Muthuramalinga Thevar was born in the village of Pasumpon, Ramnad district. He hailed from a wealthy landlord family. Thevar was the only son of Ukkirapandi Thevar and Indirani. He had one sister, Janaki.
Thevar attended the 52nd annual session of the Indian National Congress, held in Tripuri in March 1939. At this meeting the presidency of Subhas Chandra Bose was challenged by Pattabhi Sitaramayya. Sitaramayya had the active support of Gandhi. Bose was re-elected as the Congress President. Thevar strongly supported Bose in the intra-Congress dispute.Thevar mobilised all south India votes for Bose.
Thevar, joined the Forward Bloc. When Bose visited Madurai on September 6, Thevar organized a massive rally as his reception.
The growing popularity in Thevar as a leader of elements opposing the official Congress leadership in Tamil Nadu troubled the Congress-led government. Thevar was also increasingly associated with labour militancy. A criminal case, the so-called Madura Security Case, was preceded against him. He was banned from leaving Madurai. When travelling to his birthplace, Pasumpon, in September 1940 he was apprehended and jailed for 18 months at the Central Jail in Tiruchirapalli. His capture sparked wide condemnation in Tamil Nadu.
Soon after his release he was again arrest, now under the Defence of India Rules. He was released from prison only on September 5, 1945.
In January 1952 the first general elections in independent India were held. The Forward Bloc contested with the aim of forming non-Congress governments at the Centre as well as in the states. Election was held simultaneously to the Lok Sabha as well as to the legislative assemblies of the states. Thevar contested the Aruppukottai constituency in the Lok Sabha election and the Mudukulathur constituency in the assembly election. He won in both cases. U. Muthuralingam Thevar died on October 30, 1963, on his 55th birthday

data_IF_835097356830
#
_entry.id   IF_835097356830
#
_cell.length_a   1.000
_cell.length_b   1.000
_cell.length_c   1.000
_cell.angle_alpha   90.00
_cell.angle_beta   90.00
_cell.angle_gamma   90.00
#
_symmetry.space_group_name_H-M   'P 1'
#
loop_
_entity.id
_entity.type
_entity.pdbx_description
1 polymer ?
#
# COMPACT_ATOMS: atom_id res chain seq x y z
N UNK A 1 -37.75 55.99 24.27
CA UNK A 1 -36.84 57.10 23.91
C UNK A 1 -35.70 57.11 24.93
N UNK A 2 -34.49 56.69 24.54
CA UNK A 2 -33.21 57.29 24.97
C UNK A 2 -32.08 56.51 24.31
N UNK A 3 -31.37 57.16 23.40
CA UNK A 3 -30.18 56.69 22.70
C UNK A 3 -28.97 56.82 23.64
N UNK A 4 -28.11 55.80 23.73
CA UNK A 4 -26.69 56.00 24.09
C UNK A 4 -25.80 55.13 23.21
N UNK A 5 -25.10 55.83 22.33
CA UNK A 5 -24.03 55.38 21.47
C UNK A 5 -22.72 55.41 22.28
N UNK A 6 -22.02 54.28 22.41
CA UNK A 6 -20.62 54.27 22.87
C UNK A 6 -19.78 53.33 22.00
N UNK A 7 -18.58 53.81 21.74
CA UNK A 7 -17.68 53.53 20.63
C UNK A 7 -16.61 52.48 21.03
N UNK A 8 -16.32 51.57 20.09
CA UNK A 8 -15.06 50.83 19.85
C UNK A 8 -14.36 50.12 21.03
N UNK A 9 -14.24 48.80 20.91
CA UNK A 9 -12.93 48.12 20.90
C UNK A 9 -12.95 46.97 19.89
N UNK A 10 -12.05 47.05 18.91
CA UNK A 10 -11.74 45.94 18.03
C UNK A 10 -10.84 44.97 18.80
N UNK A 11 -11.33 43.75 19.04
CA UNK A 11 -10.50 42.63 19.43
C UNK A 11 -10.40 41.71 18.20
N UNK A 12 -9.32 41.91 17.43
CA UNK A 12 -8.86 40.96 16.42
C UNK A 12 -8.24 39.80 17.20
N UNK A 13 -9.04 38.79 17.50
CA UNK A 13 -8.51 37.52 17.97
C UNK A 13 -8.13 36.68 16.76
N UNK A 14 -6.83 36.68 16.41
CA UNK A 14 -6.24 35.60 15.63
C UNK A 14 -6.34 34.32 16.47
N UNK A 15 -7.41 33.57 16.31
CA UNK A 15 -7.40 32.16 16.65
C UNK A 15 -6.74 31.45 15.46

As an Indian nationalist, Thevar condemned the Dravidar Kazhagam its successor DMK for stimulating separatism and parochialism. Moreover he distrusted the Atheist element of the Dravidian political discourse.
Several official honours have been given to Thevar. In 1968 the Pasumpon Muthuramalinga Thevar College was founded in Usilampatti .His biography was included in the high school textbooks in Tamil Nadu. In 1971 his cemetery in Pasumpon was converted into an official memorial. A life-size portrait of Thevar was installed in the Tamil Nadu assembly in 1980. In 1984, after the bifurcation of the Ramnad District the ‘Pasumpon Muthuramalingam District’ was created’ Greenways Road and Chamiers Road, two important arterial roads in Chennai, were renamed after Thevar, and currently there is a statue of Thevar where his eponymous road intersects with Anna Salai.
All Tamilians must follow the foot step of Thevar
and must work for the development of poor and downtrodden people.